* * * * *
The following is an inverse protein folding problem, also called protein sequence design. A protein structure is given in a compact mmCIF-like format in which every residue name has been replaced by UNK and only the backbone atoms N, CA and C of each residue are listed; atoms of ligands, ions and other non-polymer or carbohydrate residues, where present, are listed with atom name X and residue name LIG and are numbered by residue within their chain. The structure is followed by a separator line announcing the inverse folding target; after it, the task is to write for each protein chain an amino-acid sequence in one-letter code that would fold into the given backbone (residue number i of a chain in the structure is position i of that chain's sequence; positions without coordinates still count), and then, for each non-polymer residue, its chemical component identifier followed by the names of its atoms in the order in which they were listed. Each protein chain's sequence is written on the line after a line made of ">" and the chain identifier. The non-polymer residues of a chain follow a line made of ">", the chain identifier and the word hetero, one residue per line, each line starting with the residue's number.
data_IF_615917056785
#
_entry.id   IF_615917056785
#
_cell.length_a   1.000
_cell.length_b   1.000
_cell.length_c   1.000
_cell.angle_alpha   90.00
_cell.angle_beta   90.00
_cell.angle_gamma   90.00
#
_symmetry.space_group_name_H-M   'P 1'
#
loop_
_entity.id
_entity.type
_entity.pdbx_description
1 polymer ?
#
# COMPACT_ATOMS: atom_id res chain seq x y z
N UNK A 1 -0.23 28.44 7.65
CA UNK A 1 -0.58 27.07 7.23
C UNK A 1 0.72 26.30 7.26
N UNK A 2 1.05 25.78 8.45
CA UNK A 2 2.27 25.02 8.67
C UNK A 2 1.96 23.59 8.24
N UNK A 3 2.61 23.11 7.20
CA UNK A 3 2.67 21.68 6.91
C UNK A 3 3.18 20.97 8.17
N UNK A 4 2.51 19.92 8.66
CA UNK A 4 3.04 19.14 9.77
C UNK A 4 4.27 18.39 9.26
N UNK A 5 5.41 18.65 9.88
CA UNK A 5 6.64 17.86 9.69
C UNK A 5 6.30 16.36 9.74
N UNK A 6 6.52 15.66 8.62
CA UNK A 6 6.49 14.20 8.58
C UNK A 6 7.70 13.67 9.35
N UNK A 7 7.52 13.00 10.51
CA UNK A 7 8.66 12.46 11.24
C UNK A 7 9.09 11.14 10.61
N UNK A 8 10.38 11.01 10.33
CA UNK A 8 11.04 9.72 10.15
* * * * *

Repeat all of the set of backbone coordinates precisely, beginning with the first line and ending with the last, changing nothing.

The following is an inverse protein folding problem, also called protein sequence design. A protein structure is given in a compact mmCIF-like format in which every residue name has been replaced by UNK and only the backbone atoms N, CA and C of each residue are listed; atoms of ligands, ions and other non-polymer or carbohydrate residues, where present, are listed with atom name X and residue name LIG and are numbered by residue within their chain. The structure is followed by a separator line announcing the inverse folding target; after it, the task is to write for each protein chain an amino-acid sequence in one-letter code that would fold into the given backbone (residue number i of a chain in the structure is position i of that chain's sequence; positions without coordinates still count), and then, for each non-polymer residue, its chemical component identifier followed by the names of its atoms in the order in which they were listed. Each protein chain's sequence is written on the line after a line made of ">" and the chain identifier. The non-polymer residues of a chain follow a line made of ">", the chain identifier and the word hetero, one residue per line, each line starting with the residue's number.
data_IF_615917056785
#
_entry.id   IF_615917056785
#
_cell.length_a   1.000
_cell.length_b   1.000
_cell.length_c   1.000
_cell.angle_alpha   90.00
_cell.angle_beta   90.00
_cell.angle_gamma   90.00
#
_symmetry.space_group_name_H-M   'P 1'
#
loop_
_entity.id
_entity.type
_entity.pdbx_description
1 polymer ?
#
# COMPACT_ATOMS: atom_id res chain seq x y z
N UNK A 1 -0.23 28.44 7.65
CA UNK A 1 -0.58 27.07 7.23
C UNK A 1 0.72 26.30 7.26
N UNK A 2 1.05 25.78 8.45
CA UNK A 2 2.27 25.02 8.67
C UNK A 2 1.96 23.59 8.24
N UNK A 3 2.61 23.11 7.20
CA UNK A 3 2.67 21.68 6.91
C UNK A 3 3.18 20.97 8.17
N UNK A 4 2.51 19.92 8.66
CA UNK A 4 3.04 19.14 9.77
C UNK A 4 4.27 18.39 9.26
N UNK A 5 5.41 18.65 9.88
CA UNK A 5 6.64 17.86 9.69
C UNK A 5 6.30 16.36 9.74
N UNK A 6 6.52 15.66 8.62
CA UNK A 6 6.49 14.20 8.58
C UNK A 6 7.70 13.67 9.35
N UNK A 7 7.52 13.00 10.51
CA UNK A 7 8.66 12.46 11.24
C UNK A 7 9.09 11.14 10.61
N UNK A 8 10.38 11.01 10.33
CA UNK A 8 11.04 9.72 10.15